With the Olympic Games in Rio coming to a close on Sunday (21 August) it’s remarkable to look at the growth of the Games since its first iteration in Greece back in 1896 and have a look at those athletes who were inspiring the world over 100 years ago.
Following the proposal made Pierre de Coubertin in Paris, the International Olympic Committee was founded and the modern Olympic Games were born. It was at this point that Dimitrios Vikelas of Greece was named as the IOC’s first president. It was also then that Athens was chosen to host the inaugural Games of the modern era, 1,500 years after Greece had staged the last of its Ancient Olympic Games. Taking place from 6 – 15 April in Athens, the Games saw 241 athletes from 14 countries compete in 43 events. Those 43 events were neatly comprised within nine sports;
- Road Cycling
- Track Cycling
- Artistic Gymnastics
- Greco-Roman Wrestling
It’s incredible, looking back at the history, to see what was achieved by the athletes in a time without specialist equipment or scientific training regimes.
Take the feats of Germany’s Carl Schuman as an example. Schuman, who was 26 when he competed in Athens, took part in athletics (long jump, triple jump, shot put), gymnastics, Greco-Roman wrestling and weightlifting. Incredibly he won four golds at the Games, in the team parallel bars and horizontal bar, on the vault and in the wrestling. Throw in the notable finishes of fourth in the two-handed weightlifting and fifth in the triple jump and you are talking about a supreme athlete.
Then consider what Alfréd Hajos, an architecture student from Budapest, accomplished to become the youngest champion at those Olympic Games. Competing in the 100m and 1,200m freestyle swimming events (both of which were in open water), Hajos won both with times of 1:22.2 and 18.22.1 respectively. There is also another inspirational yet lamentable note in Hajos’s tale, that being that his father drowned when he was 13, which is where his desire to be a good swimmer stemmed from.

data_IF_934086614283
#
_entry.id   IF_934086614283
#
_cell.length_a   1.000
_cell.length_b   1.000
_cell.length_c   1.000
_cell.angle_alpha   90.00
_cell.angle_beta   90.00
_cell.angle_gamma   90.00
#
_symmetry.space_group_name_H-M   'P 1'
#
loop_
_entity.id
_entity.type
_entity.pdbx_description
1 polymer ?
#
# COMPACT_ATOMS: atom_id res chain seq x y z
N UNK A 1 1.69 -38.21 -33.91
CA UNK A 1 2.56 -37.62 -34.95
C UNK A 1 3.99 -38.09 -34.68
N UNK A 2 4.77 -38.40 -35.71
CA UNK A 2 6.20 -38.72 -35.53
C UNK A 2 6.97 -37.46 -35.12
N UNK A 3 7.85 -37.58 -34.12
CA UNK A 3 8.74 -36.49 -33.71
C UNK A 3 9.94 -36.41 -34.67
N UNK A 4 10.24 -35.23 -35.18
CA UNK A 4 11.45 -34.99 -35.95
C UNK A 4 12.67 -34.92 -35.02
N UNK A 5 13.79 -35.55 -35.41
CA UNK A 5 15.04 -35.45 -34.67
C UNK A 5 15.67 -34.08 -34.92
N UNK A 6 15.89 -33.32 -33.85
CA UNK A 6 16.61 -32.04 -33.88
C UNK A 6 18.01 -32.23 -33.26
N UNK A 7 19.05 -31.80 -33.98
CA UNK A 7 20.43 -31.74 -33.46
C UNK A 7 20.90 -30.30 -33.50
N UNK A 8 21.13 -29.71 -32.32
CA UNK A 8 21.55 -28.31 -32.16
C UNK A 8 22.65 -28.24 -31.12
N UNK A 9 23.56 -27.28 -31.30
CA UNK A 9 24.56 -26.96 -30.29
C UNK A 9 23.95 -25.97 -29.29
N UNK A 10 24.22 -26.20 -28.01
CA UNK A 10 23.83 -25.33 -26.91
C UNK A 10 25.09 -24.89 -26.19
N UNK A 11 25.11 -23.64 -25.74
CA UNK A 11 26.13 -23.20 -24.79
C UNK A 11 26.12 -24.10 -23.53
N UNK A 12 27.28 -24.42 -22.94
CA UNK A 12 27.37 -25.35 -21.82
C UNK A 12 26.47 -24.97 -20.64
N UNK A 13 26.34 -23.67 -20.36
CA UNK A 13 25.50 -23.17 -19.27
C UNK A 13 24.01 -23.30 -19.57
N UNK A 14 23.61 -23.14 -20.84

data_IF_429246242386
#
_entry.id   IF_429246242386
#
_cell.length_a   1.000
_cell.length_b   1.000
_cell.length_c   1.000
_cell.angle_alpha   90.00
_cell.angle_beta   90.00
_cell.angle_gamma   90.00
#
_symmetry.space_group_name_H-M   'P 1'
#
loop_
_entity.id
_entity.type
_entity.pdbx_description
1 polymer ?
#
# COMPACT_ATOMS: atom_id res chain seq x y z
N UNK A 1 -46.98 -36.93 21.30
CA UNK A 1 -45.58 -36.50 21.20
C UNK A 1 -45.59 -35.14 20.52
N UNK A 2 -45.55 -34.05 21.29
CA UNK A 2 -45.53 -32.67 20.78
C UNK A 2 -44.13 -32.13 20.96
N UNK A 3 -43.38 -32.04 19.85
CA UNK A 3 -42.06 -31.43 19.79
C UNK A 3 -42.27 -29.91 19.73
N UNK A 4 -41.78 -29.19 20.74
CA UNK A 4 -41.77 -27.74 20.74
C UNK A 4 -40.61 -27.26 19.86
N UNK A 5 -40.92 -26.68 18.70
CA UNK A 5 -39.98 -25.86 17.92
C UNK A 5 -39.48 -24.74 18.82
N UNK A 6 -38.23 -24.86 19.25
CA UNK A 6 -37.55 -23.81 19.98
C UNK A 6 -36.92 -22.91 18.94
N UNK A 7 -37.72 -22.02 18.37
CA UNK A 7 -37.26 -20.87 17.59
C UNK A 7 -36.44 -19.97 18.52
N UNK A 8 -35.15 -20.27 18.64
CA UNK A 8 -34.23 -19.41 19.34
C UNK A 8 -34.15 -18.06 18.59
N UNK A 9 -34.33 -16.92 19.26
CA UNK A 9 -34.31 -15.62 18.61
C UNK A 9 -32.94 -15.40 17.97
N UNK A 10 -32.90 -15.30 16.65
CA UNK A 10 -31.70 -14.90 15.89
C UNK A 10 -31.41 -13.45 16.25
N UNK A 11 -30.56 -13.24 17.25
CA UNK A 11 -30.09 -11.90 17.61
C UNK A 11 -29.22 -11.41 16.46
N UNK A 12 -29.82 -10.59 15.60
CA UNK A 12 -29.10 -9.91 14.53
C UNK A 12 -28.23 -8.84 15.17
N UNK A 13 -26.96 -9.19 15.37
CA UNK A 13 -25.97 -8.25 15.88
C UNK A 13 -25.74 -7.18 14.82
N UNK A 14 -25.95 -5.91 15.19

Hajos, from looking at quotes attributed to him, would have been an athlete I feel would have done well in the media circles of today. After the dinner the honoured the champions of Athens, he was asked where he learnt to swim so well. His reply of, “In the water”, would definitely have endeared him to the social media fans of today.
Finally, there’s the story of John Boland who bagged two gold medals for TeamGB! Boland was merely attending the Games as a spectator when he was entered in to the tennis competition by a friend. Amazingly he won golds in both the singles and doubles competitions.
When reading about the success of these men (sadly women were not officially allowed to compete at the Olympics until 1912 in Stockholm) you get a sense that these sporting achievements were carried out by mere mortals and not the honed, athletic sportsmen and women we’ve seen on TV screens every day this past fortnight. But that is to both the Olympians of the past and present a disservice. For although the physiques of athletes might have changed, the desire to compete and be known as the best in the world is still the main driver behind their participation. Usain Bolt could have retired after Beijing, but the lure of being known as Olympic champion has kept him competing.
There is also the other common denominator between the Olympians of then and now. It is the power to inspire. Merely reading about some of the victors of Athens has given me a jolt to get back into action five months on from breaking my leg in a football match. Indeed, watching the huge success of TeamGB in Rio and the other supreme efforts gets my wanting to dust off the running shoes, or head over to my local canoeing club. That’s the power of sport, to inspire others to take part. It’s why the Alliance is continuing to ask the nation to #TryYourKitOn and get active this summer. We want to hear about people who’ve been inspired to get active and for them to shout about it. It’s worth reading the blog from Adrian Ruth about how watching the cycling in London 2012 inspired him to get in back in the saddle.